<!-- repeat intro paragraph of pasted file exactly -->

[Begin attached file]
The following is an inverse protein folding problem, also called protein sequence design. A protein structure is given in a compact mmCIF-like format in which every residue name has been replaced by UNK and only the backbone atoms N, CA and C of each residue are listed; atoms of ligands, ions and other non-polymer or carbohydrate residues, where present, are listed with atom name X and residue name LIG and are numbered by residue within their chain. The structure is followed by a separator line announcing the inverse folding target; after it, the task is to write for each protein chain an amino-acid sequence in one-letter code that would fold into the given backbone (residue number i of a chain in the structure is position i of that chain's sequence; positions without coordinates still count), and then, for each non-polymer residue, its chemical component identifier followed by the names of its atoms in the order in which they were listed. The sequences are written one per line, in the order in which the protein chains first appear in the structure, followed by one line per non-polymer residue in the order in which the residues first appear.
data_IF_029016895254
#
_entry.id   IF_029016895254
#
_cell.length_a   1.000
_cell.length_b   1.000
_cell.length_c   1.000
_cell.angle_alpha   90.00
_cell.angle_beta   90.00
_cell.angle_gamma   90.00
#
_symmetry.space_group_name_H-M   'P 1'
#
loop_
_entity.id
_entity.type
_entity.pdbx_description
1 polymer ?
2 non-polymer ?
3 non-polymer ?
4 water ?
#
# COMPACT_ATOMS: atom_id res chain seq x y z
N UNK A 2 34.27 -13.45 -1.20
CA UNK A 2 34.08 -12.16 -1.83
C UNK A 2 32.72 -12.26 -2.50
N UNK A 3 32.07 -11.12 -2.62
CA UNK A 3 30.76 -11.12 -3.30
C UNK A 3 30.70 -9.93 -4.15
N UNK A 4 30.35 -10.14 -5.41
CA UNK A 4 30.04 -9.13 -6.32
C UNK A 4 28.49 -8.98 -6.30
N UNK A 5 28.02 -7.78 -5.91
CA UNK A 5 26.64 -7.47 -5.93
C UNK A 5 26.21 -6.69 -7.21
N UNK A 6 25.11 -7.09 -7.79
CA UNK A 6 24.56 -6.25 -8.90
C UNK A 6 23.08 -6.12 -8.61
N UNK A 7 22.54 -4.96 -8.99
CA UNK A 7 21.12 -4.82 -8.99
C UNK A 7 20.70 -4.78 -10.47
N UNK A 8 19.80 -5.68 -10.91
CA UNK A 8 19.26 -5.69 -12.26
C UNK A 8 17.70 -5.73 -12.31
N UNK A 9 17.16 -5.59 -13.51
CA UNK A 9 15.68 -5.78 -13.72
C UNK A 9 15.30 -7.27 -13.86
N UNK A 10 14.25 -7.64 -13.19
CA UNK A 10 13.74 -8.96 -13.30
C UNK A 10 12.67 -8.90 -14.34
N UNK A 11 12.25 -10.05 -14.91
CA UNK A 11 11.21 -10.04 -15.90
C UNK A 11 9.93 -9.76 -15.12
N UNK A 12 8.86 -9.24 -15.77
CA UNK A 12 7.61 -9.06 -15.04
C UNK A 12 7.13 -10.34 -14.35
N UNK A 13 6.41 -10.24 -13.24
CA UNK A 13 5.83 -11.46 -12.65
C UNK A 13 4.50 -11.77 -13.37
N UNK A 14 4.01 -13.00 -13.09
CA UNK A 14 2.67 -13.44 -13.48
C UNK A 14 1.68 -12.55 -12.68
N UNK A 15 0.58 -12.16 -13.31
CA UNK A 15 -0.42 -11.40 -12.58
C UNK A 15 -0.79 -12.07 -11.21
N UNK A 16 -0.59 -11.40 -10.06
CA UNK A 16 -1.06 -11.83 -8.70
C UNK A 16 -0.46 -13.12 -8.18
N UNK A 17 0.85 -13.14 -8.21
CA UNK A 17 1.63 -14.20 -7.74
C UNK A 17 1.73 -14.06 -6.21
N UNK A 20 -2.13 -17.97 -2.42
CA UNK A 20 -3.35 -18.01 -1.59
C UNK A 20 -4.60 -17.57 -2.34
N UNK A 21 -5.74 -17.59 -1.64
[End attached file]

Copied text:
The following is an inverse protein folding problem, also called protein sequence design. A protein structure is given in a compact mmCIF-like format in which every residue name has been replaced by UNK and only the backbone atoms N, CA and C of each residue are listed; atoms of ligands, ions and other non-polymer or carbohydrate residues, where present, are listed with atom name X and residue name LIG and are numbered by residue within their chain. The structure is followed by a separator line announcing the inverse folding target; after it, the task is to write for each protein chain an amino-acid sequence in one-letter code that would fold into the given backbone (residue number i of a chain in the structure is position i of that chain's sequence; positions without coordinates still count), and then, for each non-polymer residue, its chemical component identifier followed by the names of its atoms in the order in which they were listed. The sequences are written one per line, in the order in which the protein chains first appear in the structure, followed by one line per non-polymer residue in the order in which the residues first appear.